This triptych, arranged by Guillaume St-Jean, pays three visits to St. Urbain Street as it descends the slope between Sherbrooke and Ontario streets. The first photo, taken in 1931, reveals a row of classic Victorian greystone houses. By the following year, however, the houses had given way to a new school. Sometime after WWII, the entire block was demolished for a large parking lot. Then, in 2004, the Université du Québec à Montréal expanded its science campus onto the lot.
I think there are a couple of interesting things in these images. First is the way the 1932 school appears to have been built in front of the rowhouse on the right. Although it was common throughout the continent for single-storey commercial blocks to be built on the yard of existing houses, it strikes me as unusual that the same thing would be done for such a substantial-looking new building. What makes this even stranger is that the house on the left appears to have been entirely demolished. Why that one and not the house on the right? Whatever the reason, it gave the streetscape a fascinating layered appearance.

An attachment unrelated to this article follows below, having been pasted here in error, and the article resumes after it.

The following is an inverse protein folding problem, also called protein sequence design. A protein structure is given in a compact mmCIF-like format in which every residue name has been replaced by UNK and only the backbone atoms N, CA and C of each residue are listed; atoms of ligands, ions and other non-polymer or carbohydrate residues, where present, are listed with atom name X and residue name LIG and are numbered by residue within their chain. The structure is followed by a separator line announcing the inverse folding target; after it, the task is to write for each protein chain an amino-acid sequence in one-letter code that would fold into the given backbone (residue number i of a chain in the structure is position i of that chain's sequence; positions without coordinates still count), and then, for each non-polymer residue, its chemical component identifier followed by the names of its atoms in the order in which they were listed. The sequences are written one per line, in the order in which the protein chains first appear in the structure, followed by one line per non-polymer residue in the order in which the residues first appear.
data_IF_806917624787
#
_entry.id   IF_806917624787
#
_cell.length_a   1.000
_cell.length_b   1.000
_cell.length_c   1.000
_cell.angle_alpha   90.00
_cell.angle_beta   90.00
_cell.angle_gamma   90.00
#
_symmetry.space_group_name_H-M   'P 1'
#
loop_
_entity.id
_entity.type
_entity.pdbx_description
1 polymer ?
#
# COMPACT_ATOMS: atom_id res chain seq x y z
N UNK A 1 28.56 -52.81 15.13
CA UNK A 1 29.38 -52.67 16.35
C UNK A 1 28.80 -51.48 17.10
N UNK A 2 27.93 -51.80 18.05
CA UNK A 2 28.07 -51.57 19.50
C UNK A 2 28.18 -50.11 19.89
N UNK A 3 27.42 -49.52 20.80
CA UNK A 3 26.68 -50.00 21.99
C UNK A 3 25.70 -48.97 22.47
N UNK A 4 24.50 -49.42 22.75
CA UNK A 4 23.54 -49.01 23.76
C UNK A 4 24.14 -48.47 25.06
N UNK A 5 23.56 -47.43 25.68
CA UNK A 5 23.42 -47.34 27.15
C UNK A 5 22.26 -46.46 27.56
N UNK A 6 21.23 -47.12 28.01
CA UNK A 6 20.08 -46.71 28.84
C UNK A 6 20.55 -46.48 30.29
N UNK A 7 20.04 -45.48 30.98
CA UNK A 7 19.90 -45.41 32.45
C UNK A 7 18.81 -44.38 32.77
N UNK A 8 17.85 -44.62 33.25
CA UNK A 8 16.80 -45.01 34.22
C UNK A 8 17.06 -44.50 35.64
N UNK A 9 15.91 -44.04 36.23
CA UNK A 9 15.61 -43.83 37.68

The same cannot be said for the new UQAM building simply because it was built on a blank slate. The parking lot it replaced was enormous, which gave UQAM the opportunity to create a small campus complete with interior streets, passageways and public spaces. The building you see on St. Urbain Street is a student residence. It has been criticized for overwhelming the street with its rather austere façade; it certainly isn’t a friendly building. It’s a notable coincidence, though, that its tall, vertical windows subtly evoke the 1932 building’s same vertical thrust.